Sorry folks, I was so bored. I sped up the audio to 1.75x (I used the audiobook and the e-book) and skimmed the last 25% of the e-book. Nothing stood out for me. I didn't care a whit about anyone or anything. It was so dull. This was my first Allende book.
Allende continues to be one of the best writers of our time. Very underappreciated talent. This one was of course, gorgeous and lyrical and amazing
Thanks to the publisher for the chance to read the book. It was a fascinating look at the history of Chile, something I've never examined before, told through the eyes of compelling and interesting characters who are rooted in history.
Read this for my book club - great choice! Although it’s not my usual type of book, I very much enjoyed it.
I really would probably give this book 3.5 stars. Despite the beauty and lightness of the cover, this is a deep, sometimes dark, sometimes beautiful journey. It is definitely a family saga type of book, spanning over 50 years from 1938 until 1994. Beginning in Spain at the end of the Spanish Civil War (which I don’t think is mentioned by name per se, but is listed by the author in the interview in the back of the book), traveling to Chile and Argentina and all around these three countries during these years, it encompasses many people, but most regularly physician Victor Dalmau, and possibly secondly Roser, his wife.
As much as their lives are covered, the book gives quite a bit of detail about political unrests during the time in these countries. It’s a lot to keep track of and understand. At times, it’s the kind of story you have to just calmly listen to, not knowing where it is taking you. The audiobook is nice for that and Edoardo Ballerini does a beautiful job narrating. I went back and forth between the audiobook and the paperback because after two weeks, I wanted to move on. I think there are some beautiful things about her writing, and I would think it might even be better in Spanish. Curious to discuss this next week in book club.
“…we human beings are gregarious, we’re not programmed for solitude, but to give and receive.” P313
“Be careful, Victor, success is intoxicating you. Remember life has many peaks and troughs.” P280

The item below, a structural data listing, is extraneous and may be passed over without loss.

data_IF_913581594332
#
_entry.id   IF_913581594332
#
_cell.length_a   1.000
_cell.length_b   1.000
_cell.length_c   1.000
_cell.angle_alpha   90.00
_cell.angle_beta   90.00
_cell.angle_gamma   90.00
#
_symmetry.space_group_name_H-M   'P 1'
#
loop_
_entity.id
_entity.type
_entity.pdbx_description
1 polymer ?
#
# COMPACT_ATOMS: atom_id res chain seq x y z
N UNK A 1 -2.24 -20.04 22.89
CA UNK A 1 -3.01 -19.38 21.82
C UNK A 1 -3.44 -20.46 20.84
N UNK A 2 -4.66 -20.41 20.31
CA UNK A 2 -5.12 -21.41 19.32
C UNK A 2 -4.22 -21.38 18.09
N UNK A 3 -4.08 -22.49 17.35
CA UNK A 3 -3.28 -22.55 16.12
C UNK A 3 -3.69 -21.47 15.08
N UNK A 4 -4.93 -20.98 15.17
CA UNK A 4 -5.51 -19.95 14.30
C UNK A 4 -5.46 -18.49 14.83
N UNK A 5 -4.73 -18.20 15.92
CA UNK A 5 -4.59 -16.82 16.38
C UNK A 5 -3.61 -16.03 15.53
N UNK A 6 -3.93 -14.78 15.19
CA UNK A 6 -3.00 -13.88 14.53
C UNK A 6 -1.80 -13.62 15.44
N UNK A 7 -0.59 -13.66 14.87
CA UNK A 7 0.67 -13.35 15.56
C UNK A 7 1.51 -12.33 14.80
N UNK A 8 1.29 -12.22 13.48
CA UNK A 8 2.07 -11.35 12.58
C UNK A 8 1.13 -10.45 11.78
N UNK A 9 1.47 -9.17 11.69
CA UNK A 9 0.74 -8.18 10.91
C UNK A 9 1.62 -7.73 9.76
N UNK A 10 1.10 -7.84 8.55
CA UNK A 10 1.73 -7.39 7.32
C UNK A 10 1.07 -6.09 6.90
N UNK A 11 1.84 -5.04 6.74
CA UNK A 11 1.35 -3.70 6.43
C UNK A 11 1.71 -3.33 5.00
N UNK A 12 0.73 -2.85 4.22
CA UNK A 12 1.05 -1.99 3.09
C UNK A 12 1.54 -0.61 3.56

“He had never believed their love would prosper, because…it was a plant without roots that was bound to wither. Nothing can grow in the shade of secrets, she would say, love needs light and space to flourish.” P171
“None of them knew anything about Chile. Years later Neruda was to define it as a long petal of the sea and wine and snow… with a belt of black and white foam, but that would not have left the migrants any the wiser. On the map, it looked slender and remote.” P113
Triggers: It covers affairs and a child out of wedlock
Roser, a pregnant young widow, escapes Spain during the civil war in the late 1930s, with Victor Dalmau, an army doctor and brother of her deceased love. They go to Chile via the SS Winnipeg, chartered by the poet Pablo Neruda, Starting their lives over, they continue to face trials over their lifetime, as they dream to one day return to Spain. They witness the battle between freedom and repression as it plays out across the world,
This historical fiction read follows along Victor and Roser through almost the entirety of their lives. It was interesting to read what someone's life might have been like during those tumultuous times. There is a lot about politics, since that was at the forefront at the time, but I found myself skimming over those parts a bit. I found the first half of the book to be quite slow, and found it hard to get invested in the characters but it did pick up as I got further into it. My interest in historical fiction is generally more on the human experience of those times and this book gets into that a bit later on.
I recommend this book to anyone who enjoys historical fiction and a more in depth look into the politics at play during this time period.
Thank you to Ballantine and The Gloss for my copy as host of the Oakville chapter.
For book club in January, we read A Long Petal of the Sea by Isabel Allende. I had just recently read Violeta and mostly enjoyed it (check out my review), and was looking forward to this other highly rated novel of hers. The family parts of the story I enjoyed, but much like Violeta, she often pauses the storyline to go deep into the history of multiple countries and their politics. That’s where she loses me a bit. We just discussed this last night and the other members of my book club felt similar! All four of us rated it 3 stars.